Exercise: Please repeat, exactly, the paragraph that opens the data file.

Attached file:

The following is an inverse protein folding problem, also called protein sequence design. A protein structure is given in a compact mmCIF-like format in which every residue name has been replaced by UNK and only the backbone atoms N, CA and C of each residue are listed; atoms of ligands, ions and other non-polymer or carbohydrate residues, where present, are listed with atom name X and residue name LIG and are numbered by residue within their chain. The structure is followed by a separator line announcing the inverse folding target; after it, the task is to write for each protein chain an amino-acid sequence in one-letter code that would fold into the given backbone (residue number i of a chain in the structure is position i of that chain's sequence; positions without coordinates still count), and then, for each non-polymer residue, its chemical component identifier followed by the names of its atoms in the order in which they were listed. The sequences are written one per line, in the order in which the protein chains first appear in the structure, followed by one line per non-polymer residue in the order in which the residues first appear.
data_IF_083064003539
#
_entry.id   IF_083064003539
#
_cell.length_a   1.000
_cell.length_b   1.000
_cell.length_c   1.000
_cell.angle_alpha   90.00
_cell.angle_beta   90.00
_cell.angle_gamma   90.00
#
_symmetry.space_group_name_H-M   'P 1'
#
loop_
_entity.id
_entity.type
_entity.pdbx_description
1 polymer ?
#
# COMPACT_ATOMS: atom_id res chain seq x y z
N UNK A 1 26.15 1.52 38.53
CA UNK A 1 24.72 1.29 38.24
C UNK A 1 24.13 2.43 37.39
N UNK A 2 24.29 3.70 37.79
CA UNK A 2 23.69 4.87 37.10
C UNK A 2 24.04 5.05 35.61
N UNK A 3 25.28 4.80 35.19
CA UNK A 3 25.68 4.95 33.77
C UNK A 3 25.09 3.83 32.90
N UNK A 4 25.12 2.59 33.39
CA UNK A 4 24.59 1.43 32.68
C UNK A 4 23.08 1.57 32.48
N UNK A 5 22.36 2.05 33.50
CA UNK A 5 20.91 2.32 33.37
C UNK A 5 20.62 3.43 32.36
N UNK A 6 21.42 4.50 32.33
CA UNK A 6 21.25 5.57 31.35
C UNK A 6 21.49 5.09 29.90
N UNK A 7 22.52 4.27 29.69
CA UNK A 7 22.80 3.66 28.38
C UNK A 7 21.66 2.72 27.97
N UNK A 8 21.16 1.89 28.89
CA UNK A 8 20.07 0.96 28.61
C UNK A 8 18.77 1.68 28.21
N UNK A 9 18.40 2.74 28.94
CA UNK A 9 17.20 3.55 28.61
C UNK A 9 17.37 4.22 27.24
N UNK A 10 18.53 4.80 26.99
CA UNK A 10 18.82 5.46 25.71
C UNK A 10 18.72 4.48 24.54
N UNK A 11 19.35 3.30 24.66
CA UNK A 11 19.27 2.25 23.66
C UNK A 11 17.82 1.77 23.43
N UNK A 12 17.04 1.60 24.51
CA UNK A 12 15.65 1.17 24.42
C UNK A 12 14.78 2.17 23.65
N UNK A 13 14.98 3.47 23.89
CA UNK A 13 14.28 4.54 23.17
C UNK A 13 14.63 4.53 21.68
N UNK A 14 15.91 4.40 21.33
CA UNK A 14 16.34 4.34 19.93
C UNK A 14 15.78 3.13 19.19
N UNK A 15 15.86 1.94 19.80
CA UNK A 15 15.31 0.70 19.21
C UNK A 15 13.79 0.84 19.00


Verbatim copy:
The following is an inverse protein folding problem, also called protein sequence design. A protein structure is given in a compact mmCIF-like format in which every residue name has been replaced by UNK and only the backbone atoms N, CA and C of each residue are listed; atoms of ligands, ions and other non-polymer or carbohydrate residues, where present, are listed with atom name X and residue name LIG and are numbered by residue within their chain. The structure is followed by a separator line announcing the inverse folding target; after it, the task is to write for each protein chain an amino-acid sequence in one-letter code that would fold into the given backbone (residue number i of a chain in the structure is position i of that chain's sequence; positions without coordinates still count), and then, for each non-polymer residue, its chemical component identifier followed by the names of its atoms in the order in which they were listed. The sequences are written one per line, in the order in which the protein chains first appear in the structure, followed by one line per non-polymer residue in the order in which the residues first appear.